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Biblical Prophets

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Our Biblical history in part was given to us by the prophets.

Hobart Freeman (1994) states;

“The divine origin of the prophetic institution is set forth by Moses himself in

Deuteronomy 18:9-22. Moses, who never came into direct contact with the religious

institutions of Canaan, declared in this passage that there was to be an institution of

prophets raised up who would declare the messages of God, and that this office would

one day culminate in one great Prophet like unto himself.”

We were told by Moses that we would see a long line of prophets who will lead up to one great

Prophet, who we know as the Messiah Jesus Christ. Knowing this long line of prophets will

teach you a lot about our Biblical history.

There are two broad categories of prophets: pre-canonical and canonical. Pre-canonical

covers the prophets before the ninth century B.C. and those are the prophets who left no written

records of their prophetic messages (Freeman, H. pg. 27). Freeman states that the canonical

period began with Obadiah (c. 845 B.C.).

The pre-canonical period can be divided into subdivisions. These subdivisions consist of

the pre-Mosaic period (Abel, Enoch, Noah, Abraham, Isaac, Jacob, and Joseph are considered

prophets of the Old Testament era), the Mosaic period (the works of Moses, Miriam, Aaron, and

Deborah), and the period of Samuel. During the Mosaic period, there was also an anonymous

prophet sent by God. This was recorded in Scripture. Judges 6:8 (NKJV) states;

“That the Lord sent a prophet to the children of Israel, who said to them, “Thus says the

Lord God of Israel: “I brought you up from Egypt and brought you out of the house of


The canonical period is divided up differently than the pre-canonical period. This period

begins with Obadiah (c. 845 B.C.), although there is an overlap with the nonliterary prophet

Elisha (852 to 796 B.C.). This period is divided up by the four Major Prophets (Isaiah, Jeremiah,

Ezekiel, and Daniel) and the twelve Minor Prophets.

Both periods hold key persons. Beginning in the subcategories of the pre-canonical era;

we see for example, in the pre-Mosaic period Enoch (who foretold the coming of the Lord and

the ten thousand saints), and Noah (the coming of the flood and the period after the flood). Both

Enoch and Noah prophesized in the arena of judgment by the hands of the Lord. Jude 1:14-15

(NKJV) states;

“Now Enoch, the seventh from Adam, prophesied about these men also, saying, “Behold,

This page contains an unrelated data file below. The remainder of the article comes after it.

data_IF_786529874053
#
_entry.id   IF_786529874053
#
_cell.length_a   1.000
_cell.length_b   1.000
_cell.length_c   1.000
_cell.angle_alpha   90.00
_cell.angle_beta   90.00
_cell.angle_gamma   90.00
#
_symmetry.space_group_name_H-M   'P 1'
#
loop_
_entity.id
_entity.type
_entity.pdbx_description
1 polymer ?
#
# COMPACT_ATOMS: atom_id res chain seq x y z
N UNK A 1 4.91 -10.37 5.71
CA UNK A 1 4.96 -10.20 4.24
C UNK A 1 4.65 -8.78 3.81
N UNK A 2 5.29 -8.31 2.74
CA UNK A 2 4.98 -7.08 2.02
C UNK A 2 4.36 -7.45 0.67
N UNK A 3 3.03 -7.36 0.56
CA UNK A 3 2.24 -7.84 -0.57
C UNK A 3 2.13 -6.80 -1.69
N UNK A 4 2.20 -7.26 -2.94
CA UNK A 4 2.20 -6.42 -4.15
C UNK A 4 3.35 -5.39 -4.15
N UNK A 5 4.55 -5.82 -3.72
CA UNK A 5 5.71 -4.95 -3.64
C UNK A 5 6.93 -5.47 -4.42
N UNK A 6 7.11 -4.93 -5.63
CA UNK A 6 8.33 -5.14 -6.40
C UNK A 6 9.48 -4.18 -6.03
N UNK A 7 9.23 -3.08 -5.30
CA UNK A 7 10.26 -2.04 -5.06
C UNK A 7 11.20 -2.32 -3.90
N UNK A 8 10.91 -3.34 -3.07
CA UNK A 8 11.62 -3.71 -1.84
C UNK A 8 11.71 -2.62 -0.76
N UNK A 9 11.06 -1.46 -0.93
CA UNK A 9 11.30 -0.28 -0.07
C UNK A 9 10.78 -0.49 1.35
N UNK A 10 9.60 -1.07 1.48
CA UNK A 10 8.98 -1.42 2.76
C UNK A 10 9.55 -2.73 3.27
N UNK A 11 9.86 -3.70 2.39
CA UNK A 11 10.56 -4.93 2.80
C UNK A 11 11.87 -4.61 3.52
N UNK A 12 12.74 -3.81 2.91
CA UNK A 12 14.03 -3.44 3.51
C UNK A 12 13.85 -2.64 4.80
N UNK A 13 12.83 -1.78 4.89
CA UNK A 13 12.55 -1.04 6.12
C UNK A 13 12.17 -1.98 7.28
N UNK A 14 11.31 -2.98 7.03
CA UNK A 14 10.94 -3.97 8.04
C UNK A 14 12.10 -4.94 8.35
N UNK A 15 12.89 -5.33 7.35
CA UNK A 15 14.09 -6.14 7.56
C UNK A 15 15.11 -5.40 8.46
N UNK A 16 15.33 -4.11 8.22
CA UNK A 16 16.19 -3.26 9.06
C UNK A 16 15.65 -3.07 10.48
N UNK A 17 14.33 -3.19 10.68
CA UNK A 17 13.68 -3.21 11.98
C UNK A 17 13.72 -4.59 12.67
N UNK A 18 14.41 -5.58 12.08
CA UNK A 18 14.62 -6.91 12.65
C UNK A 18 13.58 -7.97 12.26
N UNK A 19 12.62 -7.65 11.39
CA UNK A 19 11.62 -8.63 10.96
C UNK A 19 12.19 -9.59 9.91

the Lord comes with ten thousands of His saints, to execute judgment on all, to convict all

who are ungodly among them of all their ungodly deeds which they have committed in an

ungodly way, and of all the harsh things which ungodly sinners have spoken against


In the Mosaic period, the key person is the periods namesake; Moses. Freeman states;

“The work of Moses gave an entirely new emphasis to prophecy and the function of the

prophet. Prediction is largely subordinated to preaching and teaching. His ministry was

largely didactic; he was Israel’s lawgiver with an emphasis upon ethical monotheism.”

Moses was an authority figure, as was Enoch and Noah. This is a nuance that is particular to the

pre-canonical period. These men all had certain characteristics that are held by men of authority.

We see this trend continue with the period of Samuel. The key person is Samuel. Again, like Enoch, Noah, and Moses; Samuel is an authority figure and holds to the characteristics of a leader.

The canonical period is different than the pre-canonical period. The key persons are the

four Major Prophets; Isaiah, Jeremiah, Ezekiel, and Daniel. This period held a different nuance

to it, as this was one where the prophets were not seen as authority figures, but as

anti-establishment, and in many cases were punished because of it. Isaiah’s prophecy was

sometimes ignored and Daniel was thrown in the lion’s den. These men were much more

humble than those in the pre-canonical period. In the canonical period, there is vast oppression.

This is something that all of the Major Prophets dealt with.

The prophets are of key-importance in our Biblical history. They foretold of the Lord’s

judgment, and of the coming of the Messiah Jesus Christ. God gave each of them the gift of

prophecy for a certain calling. Knowing where these prophets came from, and the era in which

they lived help us to better understand this part of our history. This is why prophecy holds a

place of great importance to Christianity and to the church.



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